More so than any other single question, I am asked about the origin of local names. What does Tombigbee mean? What is West Point west of? What does the Military Road have to do with the military? Our region abounds in interesting names. I will try to shed some light on a few of them.
In his book, "An Education of a Lifetime," former University of Mississippi Chancellor Robert Khayat tells the story of his recollection of one of the most traumatic events in the university's history -- the riots on the Ole Miss campus associated with James Meridith's enrollment at the school's first black student in 1962.
Cities live beyond our here and now. Beijing is about 3,000 years old; Paris is over 2,000 years old; Rome is over 2,500 years old; London is just under 2,000 and New York is headed to its 400th birthday. Starkville is officially 175 years old.
Leah stuck her bill into the broken egg and hoisted it up high. She shoved off into the water and paddled as fast as her webbed feet would take her. On the bank she carried the egg into the grass where she ate the egg, shell and all.
From under the old drawbridge at the Riverwalk, the Tombigbee River looks small and peaceful as it slowly flows toward Mobile. Yet for almost 500 hundred years that location has witnessed an almost unbelievable pageant of history.
This week, Possum Town Tales, also known as the second annual Storytellers Festival, is being held at the Rosenzweig Center, featuring a trio of renowned storytellers.
A charmed life. That's what the evidence says about Robert Khayat.
Friday night the Trotter Convention Center was filled with our nation's finest, for it was the annual Air Force Birthday Ball. Seventy years ago, predating the birth of the Air Force as a separate service, there were also pilots and other servicemen dancing at the Trotter which was then called the City Auditorium. It was a different time but the same place with different men and women but with the same sense of duty and commitment to our country.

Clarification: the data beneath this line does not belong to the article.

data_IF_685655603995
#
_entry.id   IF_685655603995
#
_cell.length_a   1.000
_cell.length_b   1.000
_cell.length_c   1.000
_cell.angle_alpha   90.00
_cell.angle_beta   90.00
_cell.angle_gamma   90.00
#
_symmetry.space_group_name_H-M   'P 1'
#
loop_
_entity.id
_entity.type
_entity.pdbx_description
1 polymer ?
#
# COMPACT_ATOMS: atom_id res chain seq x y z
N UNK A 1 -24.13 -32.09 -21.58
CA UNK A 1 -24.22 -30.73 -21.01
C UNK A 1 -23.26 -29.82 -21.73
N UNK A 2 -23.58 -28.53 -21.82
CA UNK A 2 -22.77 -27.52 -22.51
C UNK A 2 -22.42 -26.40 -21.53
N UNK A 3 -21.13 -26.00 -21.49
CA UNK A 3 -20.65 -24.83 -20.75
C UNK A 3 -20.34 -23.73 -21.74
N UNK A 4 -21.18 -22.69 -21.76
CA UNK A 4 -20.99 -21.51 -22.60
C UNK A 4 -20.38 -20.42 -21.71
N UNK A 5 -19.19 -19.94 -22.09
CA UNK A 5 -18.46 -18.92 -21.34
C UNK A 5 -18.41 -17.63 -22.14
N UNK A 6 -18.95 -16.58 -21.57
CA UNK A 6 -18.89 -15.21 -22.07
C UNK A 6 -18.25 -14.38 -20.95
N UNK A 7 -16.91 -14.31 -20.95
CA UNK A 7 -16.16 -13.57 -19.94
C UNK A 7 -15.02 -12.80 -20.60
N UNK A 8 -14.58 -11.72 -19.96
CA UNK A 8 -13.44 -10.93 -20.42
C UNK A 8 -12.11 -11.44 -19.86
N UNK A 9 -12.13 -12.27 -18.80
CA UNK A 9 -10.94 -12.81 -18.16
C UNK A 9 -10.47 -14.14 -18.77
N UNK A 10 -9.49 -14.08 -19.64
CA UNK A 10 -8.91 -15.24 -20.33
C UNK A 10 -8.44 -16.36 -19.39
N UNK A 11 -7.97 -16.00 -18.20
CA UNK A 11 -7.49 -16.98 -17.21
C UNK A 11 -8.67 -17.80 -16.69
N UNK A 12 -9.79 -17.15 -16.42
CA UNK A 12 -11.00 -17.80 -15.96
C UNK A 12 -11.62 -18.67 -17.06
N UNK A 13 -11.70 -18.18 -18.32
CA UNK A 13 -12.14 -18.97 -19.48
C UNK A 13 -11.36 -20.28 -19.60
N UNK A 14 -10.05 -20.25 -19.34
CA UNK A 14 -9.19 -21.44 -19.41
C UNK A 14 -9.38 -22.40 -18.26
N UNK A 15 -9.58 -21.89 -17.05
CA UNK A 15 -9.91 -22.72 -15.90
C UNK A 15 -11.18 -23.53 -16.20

The praying mantis had the advantage, as his head rotates 180 degrees. His forearms were folded in prayer; he looked so delicate, so pious. His very name "mantis" means "prophet" in Greek. But if there ever was a wolf in sheep's clothing, it is the praying mantis.
I saw a slow moving, old white dog the other morning. She was crossing one of the vacant fields at Lynn Lane and Louisville Street in Starkville. That property sits across from my office and so I took the time to watch her make her way through the grass in the first hours of the business day. No doubt she was headed to some quiet place to rest as the heat of the day began to descend on her home.
Early this year, when the qualifying period began for the mayor and council races began, I found it odd that more people didn't choose to run. As you will recall, two council positions were uncontested and only one council race had as many as three candidates. In the mayor's race, two challengers faced incumbent Robert Smith. Given the general downward trajectory of the city, you might have thought more people would be inspired to jump into the fray. Hardly.
Just the other day Tjajuan Boswell was working on the flowered medians in downtown Columbus. Heat radiated at 107 degrees, and she was working like a Trojan. With the back of her forearm she wiped sweat from her brow. I complimented her on how wonderful the flowers looked and thanked her for her efforts to beautify the city. It's no easy job.
Lynn Spruill grew up in Starkville, the only child of an accountant whose energy level and curiosity exceeded the demands of his practice. L.E. Spruill, the son of a Kolola Springs farmer (his only sibling is the wonderful Frances Jutman of Columbus), also bought, demolished and rebuilt failing subdivisions and rental properties. He did dirt work.
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